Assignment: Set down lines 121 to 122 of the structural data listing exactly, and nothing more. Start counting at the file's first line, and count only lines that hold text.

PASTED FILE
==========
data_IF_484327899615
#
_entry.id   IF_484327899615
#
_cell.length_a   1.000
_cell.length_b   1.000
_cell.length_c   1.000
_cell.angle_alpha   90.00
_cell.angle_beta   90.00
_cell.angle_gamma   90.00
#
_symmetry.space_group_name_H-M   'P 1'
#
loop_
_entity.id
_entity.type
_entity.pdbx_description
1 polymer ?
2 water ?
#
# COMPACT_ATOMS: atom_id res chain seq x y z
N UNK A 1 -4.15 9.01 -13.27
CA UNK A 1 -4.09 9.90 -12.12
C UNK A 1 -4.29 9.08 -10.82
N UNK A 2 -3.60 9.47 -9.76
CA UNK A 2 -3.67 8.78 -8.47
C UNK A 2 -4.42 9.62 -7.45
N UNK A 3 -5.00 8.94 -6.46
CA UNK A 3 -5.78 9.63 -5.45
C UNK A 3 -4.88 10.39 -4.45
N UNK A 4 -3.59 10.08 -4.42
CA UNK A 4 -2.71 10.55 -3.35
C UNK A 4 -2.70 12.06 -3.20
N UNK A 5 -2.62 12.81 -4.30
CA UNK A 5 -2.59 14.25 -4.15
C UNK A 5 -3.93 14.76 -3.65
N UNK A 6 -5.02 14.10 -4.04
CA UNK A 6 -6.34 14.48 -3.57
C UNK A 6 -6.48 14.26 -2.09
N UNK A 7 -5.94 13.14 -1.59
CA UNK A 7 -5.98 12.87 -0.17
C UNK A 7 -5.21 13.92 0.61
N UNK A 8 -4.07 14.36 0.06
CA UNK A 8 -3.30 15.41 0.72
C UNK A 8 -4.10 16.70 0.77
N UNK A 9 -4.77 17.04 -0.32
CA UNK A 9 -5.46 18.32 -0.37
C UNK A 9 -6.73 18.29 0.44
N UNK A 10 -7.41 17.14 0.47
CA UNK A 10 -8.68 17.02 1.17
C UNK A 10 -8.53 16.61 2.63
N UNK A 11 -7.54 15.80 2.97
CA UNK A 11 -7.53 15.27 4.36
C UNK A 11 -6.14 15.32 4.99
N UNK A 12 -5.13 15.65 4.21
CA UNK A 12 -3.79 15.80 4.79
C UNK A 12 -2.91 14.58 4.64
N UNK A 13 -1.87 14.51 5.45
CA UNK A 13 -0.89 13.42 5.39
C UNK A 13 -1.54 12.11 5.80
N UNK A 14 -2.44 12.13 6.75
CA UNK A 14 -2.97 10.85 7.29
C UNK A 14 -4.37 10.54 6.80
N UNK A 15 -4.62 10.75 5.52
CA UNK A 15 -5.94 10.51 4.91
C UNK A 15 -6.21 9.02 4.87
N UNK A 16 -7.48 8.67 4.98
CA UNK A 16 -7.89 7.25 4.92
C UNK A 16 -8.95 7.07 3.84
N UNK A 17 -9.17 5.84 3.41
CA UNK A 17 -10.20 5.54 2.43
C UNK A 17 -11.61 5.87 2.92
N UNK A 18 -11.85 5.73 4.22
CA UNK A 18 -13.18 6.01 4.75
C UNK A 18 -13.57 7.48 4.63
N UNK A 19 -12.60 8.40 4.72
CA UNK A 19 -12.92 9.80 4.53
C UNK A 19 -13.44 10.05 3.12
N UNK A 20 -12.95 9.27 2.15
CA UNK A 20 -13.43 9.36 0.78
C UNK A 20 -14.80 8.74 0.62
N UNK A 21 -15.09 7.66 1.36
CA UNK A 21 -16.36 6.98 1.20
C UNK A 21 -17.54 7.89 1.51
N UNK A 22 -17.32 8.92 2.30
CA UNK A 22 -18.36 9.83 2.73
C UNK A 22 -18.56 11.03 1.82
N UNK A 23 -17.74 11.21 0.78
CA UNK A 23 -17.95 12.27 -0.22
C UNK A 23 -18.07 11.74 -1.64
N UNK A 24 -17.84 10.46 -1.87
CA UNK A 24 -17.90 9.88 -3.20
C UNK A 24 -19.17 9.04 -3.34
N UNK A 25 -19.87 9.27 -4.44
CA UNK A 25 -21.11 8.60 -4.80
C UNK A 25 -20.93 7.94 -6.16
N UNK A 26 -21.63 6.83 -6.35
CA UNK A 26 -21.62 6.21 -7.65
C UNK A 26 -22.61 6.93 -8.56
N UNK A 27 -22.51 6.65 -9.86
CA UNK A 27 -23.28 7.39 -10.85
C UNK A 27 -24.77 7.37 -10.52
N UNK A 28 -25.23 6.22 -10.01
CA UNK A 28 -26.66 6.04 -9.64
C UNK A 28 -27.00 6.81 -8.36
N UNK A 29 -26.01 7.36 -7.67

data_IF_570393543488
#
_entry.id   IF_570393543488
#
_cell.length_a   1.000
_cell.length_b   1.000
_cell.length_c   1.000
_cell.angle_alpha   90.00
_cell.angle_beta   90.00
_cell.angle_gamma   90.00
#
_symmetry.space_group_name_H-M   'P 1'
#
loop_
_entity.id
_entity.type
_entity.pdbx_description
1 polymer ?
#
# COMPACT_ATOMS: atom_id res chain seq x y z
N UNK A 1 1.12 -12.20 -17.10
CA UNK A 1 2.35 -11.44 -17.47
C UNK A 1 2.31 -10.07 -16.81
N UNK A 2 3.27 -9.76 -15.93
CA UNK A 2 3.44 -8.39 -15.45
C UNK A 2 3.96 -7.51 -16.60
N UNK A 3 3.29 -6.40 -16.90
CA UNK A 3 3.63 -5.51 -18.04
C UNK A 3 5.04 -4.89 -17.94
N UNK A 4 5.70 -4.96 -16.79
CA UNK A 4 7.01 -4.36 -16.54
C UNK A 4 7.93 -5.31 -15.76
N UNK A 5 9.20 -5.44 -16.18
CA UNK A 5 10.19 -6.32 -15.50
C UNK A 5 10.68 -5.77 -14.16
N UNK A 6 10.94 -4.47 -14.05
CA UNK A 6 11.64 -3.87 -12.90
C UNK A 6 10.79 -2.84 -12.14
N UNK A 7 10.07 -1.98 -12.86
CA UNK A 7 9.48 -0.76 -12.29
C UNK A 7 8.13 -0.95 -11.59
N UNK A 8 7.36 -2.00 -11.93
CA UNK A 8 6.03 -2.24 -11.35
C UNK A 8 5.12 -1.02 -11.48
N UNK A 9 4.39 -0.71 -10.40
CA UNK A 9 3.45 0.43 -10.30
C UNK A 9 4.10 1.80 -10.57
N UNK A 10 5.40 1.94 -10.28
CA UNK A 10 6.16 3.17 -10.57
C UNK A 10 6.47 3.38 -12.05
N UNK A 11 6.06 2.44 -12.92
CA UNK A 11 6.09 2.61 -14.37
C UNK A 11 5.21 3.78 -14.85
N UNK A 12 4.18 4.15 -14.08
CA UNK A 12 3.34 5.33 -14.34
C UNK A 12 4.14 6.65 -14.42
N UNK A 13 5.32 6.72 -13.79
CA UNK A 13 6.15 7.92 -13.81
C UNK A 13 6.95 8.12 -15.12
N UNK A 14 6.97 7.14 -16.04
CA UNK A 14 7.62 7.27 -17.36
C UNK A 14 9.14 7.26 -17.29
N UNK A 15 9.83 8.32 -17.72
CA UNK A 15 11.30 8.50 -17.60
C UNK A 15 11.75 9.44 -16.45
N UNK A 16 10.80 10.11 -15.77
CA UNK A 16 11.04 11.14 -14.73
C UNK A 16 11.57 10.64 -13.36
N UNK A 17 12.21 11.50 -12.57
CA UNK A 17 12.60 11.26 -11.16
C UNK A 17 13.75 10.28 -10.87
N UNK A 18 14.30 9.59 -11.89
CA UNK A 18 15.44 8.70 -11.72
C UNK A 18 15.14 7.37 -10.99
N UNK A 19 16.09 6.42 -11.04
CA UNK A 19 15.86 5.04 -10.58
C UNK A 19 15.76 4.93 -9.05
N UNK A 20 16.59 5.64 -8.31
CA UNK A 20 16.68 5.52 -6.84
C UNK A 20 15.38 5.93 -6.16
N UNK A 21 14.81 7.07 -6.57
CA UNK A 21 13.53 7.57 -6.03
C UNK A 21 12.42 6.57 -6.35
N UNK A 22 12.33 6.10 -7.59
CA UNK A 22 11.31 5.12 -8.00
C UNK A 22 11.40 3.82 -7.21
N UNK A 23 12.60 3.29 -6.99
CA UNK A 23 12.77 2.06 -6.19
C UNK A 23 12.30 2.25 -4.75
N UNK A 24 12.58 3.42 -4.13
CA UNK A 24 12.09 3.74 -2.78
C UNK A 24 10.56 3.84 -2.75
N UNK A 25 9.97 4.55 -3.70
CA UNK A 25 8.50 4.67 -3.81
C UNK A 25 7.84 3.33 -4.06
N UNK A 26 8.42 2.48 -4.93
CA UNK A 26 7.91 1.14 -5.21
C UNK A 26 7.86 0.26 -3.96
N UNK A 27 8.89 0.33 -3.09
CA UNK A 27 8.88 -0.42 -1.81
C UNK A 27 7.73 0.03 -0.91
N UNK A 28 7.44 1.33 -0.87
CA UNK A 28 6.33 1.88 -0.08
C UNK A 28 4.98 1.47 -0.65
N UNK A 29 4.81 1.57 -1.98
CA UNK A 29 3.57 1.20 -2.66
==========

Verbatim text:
_entity.id
_entity.type